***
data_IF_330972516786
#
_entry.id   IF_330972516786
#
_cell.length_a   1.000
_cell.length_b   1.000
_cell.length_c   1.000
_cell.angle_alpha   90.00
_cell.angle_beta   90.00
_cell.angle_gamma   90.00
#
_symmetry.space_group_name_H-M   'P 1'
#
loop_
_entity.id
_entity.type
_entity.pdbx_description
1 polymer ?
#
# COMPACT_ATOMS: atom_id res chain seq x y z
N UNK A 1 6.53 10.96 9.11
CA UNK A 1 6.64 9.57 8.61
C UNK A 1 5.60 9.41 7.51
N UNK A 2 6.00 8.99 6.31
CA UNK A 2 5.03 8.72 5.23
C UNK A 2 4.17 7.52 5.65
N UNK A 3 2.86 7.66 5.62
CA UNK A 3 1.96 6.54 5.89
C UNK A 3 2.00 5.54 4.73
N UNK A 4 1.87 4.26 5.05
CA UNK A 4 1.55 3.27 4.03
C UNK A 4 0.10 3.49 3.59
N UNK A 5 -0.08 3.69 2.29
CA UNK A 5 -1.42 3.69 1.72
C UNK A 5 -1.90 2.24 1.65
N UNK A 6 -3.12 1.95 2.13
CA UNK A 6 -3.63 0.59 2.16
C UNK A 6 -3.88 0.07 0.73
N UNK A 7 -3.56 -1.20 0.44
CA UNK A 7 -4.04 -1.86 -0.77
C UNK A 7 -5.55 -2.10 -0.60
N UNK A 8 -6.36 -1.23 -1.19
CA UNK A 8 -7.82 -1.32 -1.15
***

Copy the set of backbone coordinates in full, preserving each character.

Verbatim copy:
data_IF_330972516786
#
_entry.id   IF_330972516786
#
_cell.length_a   1.000
_cell.length_b   1.000
_cell.length_c   1.000
_cell.angle_alpha   90.00
_cell.angle_beta   90.00
_cell.angle_gamma   90.00
#
_symmetry.space_group_name_H-M   'P 1'
#
loop_
_entity.id
_entity.type
_entity.pdbx_description
1 polymer ?
#
# COMPACT_ATOMS: atom_id res chain seq x y z
N UNK A 1 6.53 10.96 9.11
CA UNK A 1 6.64 9.57 8.61
C UNK A 1 5.60 9.41 7.51
N UNK A 2 6.00 8.99 6.31
CA UNK A 2 5.03 8.72 5.23
C UNK A 2 4.17 7.52 5.65
N UNK A 3 2.86 7.66 5.62
CA UNK A 3 1.96 6.54 5.89
C UNK A 3 2.00 5.54 4.73
N UNK A 4 1.87 4.26 5.05
CA UNK A 4 1.55 3.27 4.03
C UNK A 4 0.10 3.49 3.59
N UNK A 5 -0.08 3.69 2.29
CA UNK A 5 -1.42 3.69 1.72
C UNK A 5 -1.90 2.24 1.65
N UNK A 6 -3.12 1.95 2.13
CA UNK A 6 -3.63 0.59 2.16
C UNK A 6 -3.88 0.07 0.73
N UNK A 7 -3.56 -1.20 0.44
CA UNK A 7 -4.04 -1.86 -0.77
C UNK A 7 -5.55 -2.10 -0.60
N UNK A 8 -6.36 -1.23 -1.19
CA UNK A 8 -7.82 -1.32 -1.15